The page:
I'm a native New Yorker and my entire immediate family lives there. You can imagine what went through my mind that day. My son, who lived closest to ground zero was in San Francisco that day and his call woke me with the news of the attack. I'd lived in California, by the sea, for a long time when New York and The Pentagon were struck on 9/11/2001.
My mood is pensive, sad and restless today and I reach for the sea, for the solace it has always brought me. I'm not close to the sea here in Beijing, yet the many years I've spent letting the waves and the tides, both symbolic and oceanic, guide, heal and inspire me, bring the sea and my soul together this afternoon as I write.
Sometimes a piece of writing is so skillfully moving that it carries you on its cadence and transports you beyond its subject to the heart of the matter. There will be many articles about 9/11, some angry, some analytical, some cautionary-- but this one's poignancy is, to me, representative of the best of what good writing can evoke.
NEW YORK has its ends of the earth, odd little places so psychically removed from the rest of the city that they barely heed the urban scat. Places like City Island, that Bronx curio of a community lingering like an afterthought in the chop and sway of the Long Island Sound.
And within these odd little places like City Island, there are odder, littler places still, so self-contained that they could just as well exist in Oregon or Maine. Places like Barron's Boat Yard, a scrappy marina where the rhythms of the tide matter more than the schedules of any city bus.
Even so, the denizens of Barron's marina still follow the New York clock. They know that it is the second week in September, when the final exhalations of southern storms create weather that matches the city's mood: one minute sunny bright, the next minute dark gray, as though neither the sky above nor the people below know whether to smile or to cry.
If you think about it too much, a kind of paralysis threatens to set in. You can stand at the boatyard's pier, under uncertain skies, and feel the tug of melancholy so easily found at water's edge. The clang of wind-whipped rope against the mast. The twirl of arrow-shaped weather vanes. The sight of Hart Island a half-mile away, where inmates of this city bury its unclaimed dead.
Or you can think about it in the manner of the marina's owner, John Barron. Honor that September day by living in this September day. Push your wheelbarrow. Protect your customers' boats. Repair your sea wall. Get through it, in part by finding reassurance rather than sorrow in the lapping waters before you.
"I find it soothing," he says.
Mr. Barron, a City Island native, looks the part of marina operator, with an oil-stained cap pulled low on his head, a slight limp in his walk and a leathery wear to his face that suggests 55 years spent on or near the water. His father opened this boatyard in 1934, and now he finds himself relying more and more on his own son, Jason, to keep things running.
Sitting in his glorified shack of an office the other day, musing about September in New York, Mr. Barron explained that other matters vie for his attention. "Look at this," he said, brandishing a printout of a map that showed Hurricane Ivan engulfing Jamaica and moving toward Florida.
With Charley, then Frances and now Ivan roiling the waters, Mr. Barron said he felt acute responsibility for the dozens of boats entrusted to him by customers, boats that are bucking like mustangs just off his pier. Word is, three boats on the other side of the island broke free of their bridles.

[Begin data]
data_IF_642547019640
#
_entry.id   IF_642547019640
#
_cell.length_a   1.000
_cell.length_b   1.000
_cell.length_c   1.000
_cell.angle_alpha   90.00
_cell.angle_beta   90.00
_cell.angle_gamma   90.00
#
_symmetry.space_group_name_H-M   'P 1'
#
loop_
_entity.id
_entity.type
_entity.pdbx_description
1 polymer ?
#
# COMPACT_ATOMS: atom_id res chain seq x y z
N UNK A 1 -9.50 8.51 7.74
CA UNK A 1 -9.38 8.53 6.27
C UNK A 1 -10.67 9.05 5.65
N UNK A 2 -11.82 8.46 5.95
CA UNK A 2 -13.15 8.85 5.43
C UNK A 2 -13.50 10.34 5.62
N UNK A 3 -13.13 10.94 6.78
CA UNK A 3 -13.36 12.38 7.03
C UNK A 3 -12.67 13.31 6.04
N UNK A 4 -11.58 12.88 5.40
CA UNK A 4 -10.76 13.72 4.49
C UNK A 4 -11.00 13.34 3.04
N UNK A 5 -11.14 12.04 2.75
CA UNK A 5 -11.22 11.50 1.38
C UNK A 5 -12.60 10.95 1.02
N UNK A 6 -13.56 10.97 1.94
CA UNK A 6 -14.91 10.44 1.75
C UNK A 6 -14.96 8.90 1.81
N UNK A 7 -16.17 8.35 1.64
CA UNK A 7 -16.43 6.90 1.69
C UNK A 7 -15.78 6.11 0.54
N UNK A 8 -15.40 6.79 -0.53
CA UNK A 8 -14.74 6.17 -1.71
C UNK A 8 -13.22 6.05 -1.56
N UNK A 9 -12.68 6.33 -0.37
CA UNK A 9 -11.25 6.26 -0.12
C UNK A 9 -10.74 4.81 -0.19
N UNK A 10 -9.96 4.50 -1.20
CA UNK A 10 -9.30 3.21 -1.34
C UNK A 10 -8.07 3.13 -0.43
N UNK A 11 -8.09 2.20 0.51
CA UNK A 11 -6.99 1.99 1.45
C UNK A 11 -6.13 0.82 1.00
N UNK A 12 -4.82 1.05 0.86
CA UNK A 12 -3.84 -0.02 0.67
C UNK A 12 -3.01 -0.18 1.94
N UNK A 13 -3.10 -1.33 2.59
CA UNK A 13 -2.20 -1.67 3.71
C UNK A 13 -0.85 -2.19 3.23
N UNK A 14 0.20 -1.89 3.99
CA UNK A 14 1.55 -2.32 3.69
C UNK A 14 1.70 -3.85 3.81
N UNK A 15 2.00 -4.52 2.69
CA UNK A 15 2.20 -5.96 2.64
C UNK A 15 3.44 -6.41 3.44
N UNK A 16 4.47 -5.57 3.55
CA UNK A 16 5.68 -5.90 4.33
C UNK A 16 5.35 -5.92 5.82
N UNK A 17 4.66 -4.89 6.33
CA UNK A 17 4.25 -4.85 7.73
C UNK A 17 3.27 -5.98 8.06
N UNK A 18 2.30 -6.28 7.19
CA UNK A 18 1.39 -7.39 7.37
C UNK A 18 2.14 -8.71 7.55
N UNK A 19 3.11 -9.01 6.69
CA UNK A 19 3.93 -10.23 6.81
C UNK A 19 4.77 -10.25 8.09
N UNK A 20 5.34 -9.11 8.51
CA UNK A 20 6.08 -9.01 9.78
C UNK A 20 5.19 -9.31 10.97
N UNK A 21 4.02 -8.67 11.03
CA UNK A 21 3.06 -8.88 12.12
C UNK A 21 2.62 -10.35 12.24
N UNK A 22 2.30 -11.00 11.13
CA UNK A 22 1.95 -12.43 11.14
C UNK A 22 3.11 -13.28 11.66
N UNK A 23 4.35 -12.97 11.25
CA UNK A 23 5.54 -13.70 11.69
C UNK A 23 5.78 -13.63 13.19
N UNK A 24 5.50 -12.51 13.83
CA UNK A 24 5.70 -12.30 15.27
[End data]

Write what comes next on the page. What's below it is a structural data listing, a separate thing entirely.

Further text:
He also feels the pressure of his other duties: ferrying customers to and from their boats, shoring up that sea wall, and - well, just look around the boatyard, cluttered with dry-docked boats needing attention. More than enough to occupy the mind, he said. More than enough.
BUT it is the second week in September, the third anniversary, and remote City Island is still New York City. As with any of us, Mr. Barron has his story: of hauling in a boat when word came; of taking his own boat to see for himself, but turning back at the sight of the rising dark plume ("Too sad"); of the stricken City Island faces; of the familiar names among those of the missing, including that of Chris Kirby, his son's close friend, a carpenter, 21.
With Chris Kirby gazing down from a memorial card tacked to the wall of his shack office, Mr. Barron explained again his approach to this awkward moment on the city calendar. "You can honor the fallen by fulfilling your role in society," he said. Work hard, but remember to pause before the water.
This morning on City Island, known to itself as the Seaport of the Bronx, the Torah study group will resume at Temple Beth-El. Throughout the day, people will be dining at the Crab Shanty, the Lobster Box and Sammy's Fish Box. Tonight means karaoke at one of the local yacht clubs. High tide will be at 10:31 in the morning, and then again at 10:43 at night.
At Barron's Boat Yard, Jason Barron will be working all day, but he expects to see his girlfriend, Annie Mataraza, tonight. They met nearly three years ago at a candlelight vigil for their mutual friend, Chris.
As for the owner, he is gone. Seeing opportunity in the good weekend weather reports, John Barron sailed away from the city on Friday, borne by the waters that soothe him.
Manhattan in the aftermath, the Statue of Liberty in the foreground
The text of this work is licensed under a Creative Commons License, except those items which are cited, which belong to their original copyright holders. The photos and cartoons belong to their original copyright holders.